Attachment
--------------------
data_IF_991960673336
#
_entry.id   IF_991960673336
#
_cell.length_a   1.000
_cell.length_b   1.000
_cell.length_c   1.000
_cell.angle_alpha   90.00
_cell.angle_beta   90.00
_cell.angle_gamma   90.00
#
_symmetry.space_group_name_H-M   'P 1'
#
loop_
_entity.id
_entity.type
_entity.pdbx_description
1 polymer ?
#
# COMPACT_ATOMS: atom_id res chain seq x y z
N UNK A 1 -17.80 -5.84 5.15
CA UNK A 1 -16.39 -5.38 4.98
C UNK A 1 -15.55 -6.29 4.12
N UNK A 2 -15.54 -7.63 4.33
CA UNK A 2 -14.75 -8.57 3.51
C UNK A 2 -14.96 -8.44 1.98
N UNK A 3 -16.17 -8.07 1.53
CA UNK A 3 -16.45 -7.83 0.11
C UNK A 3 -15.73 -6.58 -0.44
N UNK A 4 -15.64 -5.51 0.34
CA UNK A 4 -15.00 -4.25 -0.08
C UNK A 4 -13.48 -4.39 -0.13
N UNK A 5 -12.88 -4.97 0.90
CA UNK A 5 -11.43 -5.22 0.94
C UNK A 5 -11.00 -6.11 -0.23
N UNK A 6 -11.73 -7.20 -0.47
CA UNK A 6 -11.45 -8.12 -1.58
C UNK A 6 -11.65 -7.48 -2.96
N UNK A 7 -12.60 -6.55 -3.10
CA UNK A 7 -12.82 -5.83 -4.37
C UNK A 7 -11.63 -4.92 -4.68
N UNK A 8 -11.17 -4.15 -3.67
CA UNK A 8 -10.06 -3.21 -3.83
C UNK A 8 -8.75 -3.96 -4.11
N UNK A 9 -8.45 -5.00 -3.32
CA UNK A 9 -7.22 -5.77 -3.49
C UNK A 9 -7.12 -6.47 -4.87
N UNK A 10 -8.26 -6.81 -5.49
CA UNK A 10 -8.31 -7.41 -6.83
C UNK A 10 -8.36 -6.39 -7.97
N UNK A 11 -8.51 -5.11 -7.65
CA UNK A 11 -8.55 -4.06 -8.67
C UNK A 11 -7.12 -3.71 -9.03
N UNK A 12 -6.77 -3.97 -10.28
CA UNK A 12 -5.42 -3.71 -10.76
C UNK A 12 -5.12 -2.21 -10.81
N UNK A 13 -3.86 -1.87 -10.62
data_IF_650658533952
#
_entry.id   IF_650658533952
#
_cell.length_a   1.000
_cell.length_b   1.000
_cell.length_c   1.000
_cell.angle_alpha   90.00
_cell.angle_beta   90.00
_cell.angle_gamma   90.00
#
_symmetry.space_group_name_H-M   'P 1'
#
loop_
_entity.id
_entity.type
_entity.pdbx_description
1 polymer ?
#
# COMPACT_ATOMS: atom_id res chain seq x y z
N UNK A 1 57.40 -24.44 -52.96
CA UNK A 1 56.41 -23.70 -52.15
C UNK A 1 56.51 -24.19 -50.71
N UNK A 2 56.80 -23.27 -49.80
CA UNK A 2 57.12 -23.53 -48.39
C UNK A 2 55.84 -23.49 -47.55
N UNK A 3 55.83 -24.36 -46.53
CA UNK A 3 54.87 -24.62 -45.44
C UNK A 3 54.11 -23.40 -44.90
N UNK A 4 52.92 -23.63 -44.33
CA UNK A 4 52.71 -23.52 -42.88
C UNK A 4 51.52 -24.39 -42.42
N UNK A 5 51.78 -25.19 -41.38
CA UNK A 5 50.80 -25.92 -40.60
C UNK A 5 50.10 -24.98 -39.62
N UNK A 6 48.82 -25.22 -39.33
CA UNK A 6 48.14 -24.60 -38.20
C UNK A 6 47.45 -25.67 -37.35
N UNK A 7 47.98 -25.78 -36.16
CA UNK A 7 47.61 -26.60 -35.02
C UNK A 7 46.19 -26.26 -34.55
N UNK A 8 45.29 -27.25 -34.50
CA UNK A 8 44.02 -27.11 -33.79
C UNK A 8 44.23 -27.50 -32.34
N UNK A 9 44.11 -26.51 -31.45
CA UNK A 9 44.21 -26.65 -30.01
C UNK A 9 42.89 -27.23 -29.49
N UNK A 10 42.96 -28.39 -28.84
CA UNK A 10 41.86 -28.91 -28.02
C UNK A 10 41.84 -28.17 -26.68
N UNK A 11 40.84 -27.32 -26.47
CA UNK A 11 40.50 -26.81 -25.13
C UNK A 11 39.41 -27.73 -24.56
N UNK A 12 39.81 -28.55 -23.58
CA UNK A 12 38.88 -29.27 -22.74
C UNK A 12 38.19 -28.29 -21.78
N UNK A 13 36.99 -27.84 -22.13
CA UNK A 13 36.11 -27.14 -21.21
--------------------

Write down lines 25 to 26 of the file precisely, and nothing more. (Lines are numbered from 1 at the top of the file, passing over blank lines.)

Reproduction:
CA UNK A 2 -14.75 -8.57 3.51
C UNK A 2 -14.96 -8.44 1.98